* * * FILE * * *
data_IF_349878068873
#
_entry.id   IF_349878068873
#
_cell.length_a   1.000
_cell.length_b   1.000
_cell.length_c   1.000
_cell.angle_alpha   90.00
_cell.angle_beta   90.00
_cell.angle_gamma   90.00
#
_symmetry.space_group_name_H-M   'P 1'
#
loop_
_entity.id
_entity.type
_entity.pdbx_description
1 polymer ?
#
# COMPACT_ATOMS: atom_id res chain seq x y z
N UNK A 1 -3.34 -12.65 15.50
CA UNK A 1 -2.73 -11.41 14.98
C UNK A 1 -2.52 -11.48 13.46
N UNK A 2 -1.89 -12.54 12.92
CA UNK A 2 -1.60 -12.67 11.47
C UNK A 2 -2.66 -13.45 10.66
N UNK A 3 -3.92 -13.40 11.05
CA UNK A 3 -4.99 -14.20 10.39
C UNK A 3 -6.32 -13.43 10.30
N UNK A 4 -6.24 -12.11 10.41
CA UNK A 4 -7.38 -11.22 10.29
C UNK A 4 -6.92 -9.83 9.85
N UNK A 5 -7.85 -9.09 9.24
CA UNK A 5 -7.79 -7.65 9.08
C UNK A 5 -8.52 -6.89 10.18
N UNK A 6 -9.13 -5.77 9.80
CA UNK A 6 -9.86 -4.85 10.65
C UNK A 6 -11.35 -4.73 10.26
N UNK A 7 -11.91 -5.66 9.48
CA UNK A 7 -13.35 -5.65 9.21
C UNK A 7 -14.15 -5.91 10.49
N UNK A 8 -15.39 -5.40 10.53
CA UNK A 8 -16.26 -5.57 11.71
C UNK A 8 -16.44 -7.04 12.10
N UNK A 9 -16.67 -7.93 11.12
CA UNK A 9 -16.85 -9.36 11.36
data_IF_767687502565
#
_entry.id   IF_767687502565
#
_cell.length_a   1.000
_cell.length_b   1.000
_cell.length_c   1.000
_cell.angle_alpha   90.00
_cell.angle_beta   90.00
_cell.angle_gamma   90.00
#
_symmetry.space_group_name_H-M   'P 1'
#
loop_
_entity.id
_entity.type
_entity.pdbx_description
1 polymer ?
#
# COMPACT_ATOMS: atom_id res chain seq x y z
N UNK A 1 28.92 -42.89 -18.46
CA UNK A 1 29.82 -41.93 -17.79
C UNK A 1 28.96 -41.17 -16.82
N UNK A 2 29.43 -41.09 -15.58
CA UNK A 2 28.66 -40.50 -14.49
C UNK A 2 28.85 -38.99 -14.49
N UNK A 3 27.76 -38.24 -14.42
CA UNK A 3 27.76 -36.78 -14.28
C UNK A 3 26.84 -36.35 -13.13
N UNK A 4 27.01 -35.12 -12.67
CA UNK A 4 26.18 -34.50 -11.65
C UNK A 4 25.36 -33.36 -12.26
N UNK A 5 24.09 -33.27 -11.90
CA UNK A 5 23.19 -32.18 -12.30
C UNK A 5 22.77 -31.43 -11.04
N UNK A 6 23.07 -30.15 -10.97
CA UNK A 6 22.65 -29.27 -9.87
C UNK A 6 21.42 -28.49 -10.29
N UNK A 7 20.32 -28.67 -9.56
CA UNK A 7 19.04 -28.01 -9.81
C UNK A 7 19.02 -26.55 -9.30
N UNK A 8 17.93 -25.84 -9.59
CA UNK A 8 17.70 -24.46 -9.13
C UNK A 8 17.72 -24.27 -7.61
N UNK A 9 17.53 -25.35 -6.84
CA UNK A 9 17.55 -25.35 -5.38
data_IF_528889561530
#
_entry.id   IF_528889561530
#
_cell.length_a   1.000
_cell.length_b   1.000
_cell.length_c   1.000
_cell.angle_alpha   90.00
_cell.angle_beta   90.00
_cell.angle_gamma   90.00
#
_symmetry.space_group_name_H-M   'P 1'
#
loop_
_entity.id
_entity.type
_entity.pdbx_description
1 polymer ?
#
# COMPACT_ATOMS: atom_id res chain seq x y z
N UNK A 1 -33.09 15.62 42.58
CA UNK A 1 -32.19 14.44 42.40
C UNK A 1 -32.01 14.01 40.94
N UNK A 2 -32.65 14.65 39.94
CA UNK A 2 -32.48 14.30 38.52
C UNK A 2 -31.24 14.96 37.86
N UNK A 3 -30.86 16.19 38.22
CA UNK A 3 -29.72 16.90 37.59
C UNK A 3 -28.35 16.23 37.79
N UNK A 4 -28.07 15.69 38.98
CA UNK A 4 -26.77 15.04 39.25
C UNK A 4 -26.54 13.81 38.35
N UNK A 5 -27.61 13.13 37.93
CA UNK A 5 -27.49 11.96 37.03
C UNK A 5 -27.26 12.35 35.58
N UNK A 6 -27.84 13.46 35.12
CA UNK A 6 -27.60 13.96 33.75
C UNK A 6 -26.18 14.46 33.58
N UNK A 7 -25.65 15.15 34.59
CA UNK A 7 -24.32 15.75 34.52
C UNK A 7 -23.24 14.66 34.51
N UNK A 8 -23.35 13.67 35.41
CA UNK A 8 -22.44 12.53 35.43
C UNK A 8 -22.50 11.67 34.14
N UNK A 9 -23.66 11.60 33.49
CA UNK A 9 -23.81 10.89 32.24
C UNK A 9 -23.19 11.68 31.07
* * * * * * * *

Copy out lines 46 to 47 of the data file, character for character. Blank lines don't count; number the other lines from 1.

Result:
CA UNK A 9 -16.85 -9.36 11.36
data_IF_767687502565